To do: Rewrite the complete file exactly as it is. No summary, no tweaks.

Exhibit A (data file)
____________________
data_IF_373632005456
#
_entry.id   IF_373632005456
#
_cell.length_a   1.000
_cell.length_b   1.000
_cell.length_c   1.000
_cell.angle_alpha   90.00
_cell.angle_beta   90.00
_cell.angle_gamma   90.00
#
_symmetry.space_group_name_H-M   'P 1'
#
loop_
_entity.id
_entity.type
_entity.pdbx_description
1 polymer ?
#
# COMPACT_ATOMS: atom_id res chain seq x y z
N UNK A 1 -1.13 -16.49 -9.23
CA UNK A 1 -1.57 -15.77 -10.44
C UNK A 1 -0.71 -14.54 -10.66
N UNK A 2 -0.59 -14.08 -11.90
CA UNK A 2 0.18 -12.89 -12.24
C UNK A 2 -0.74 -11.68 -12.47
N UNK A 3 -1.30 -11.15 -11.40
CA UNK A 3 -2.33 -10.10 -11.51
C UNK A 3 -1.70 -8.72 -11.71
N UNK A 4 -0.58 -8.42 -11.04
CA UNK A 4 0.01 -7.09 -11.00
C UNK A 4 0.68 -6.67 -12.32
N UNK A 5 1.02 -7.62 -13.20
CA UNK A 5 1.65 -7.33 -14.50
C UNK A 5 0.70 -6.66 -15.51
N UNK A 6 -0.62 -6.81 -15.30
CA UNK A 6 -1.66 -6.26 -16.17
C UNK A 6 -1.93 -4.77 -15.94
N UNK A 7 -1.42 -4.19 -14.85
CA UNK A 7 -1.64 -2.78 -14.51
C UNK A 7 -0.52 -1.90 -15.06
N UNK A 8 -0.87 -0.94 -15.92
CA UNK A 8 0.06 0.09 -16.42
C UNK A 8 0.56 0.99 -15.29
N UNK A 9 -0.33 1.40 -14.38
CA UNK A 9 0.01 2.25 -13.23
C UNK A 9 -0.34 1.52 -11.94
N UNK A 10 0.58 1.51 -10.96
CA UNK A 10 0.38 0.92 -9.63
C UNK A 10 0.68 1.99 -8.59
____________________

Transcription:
data_IF_373632005456
#
_entry.id   IF_373632005456
#
_cell.length_a   1.000
_cell.length_b   1.000
_cell.length_c   1.000
_cell.angle_alpha   90.00
_cell.angle_beta   90.00
_cell.angle_gamma   90.00
#
_symmetry.space_group_name_H-M   'P 1'
#
loop_
_entity.id
_entity.type
_entity.pdbx_description
1 polymer ?
#
# COMPACT_ATOMS: atom_id res chain seq x y z
N UNK A 1 -1.13 -16.49 -9.23
CA UNK A 1 -1.57 -15.77 -10.44
C UNK A 1 -0.71 -14.54 -10.66
N UNK A 2 -0.59 -14.08 -11.90
CA UNK A 2 0.18 -12.89 -12.24
C UNK A 2 -0.74 -11.68 -12.47
N UNK A 3 -1.30 -11.15 -11.40
CA UNK A 3 -2.33 -10.10 -11.51
C UNK A 3 -1.70 -8.72 -11.71
N UNK A 4 -0.58 -8.42 -11.04
CA UNK A 4 0.01 -7.09 -11.00
C UNK A 4 0.68 -6.67 -12.32
N UNK A 5 1.02 -7.62 -13.20
CA UNK A 5 1.65 -7.33 -14.50
C UNK A 5 0.70 -6.66 -15.51
N UNK A 6 -0.62 -6.81 -15.30
CA UNK A 6 -1.66 -6.26 -16.17
C UNK A 6 -1.93 -4.77 -15.94
N UNK A 7 -1.42 -4.19 -14.85
CA UNK A 7 -1.64 -2.78 -14.51
C UNK A 7 -0.52 -1.90 -15.06
N UNK A 8 -0.87 -0.94 -15.92
CA UNK A 8 0.06 0.09 -16.42
C UNK A 8 0.56 0.99 -15.29
N UNK A 9 -0.33 1.40 -14.38
CA UNK A 9 0.01 2.25 -13.23
C UNK A 9 -0.34 1.52 -11.94
N UNK A 10 0.58 1.51 -10.96
CA UNK A 10 0.38 0.92 -9.63
C UNK A 10 0.68 1.99 -8.59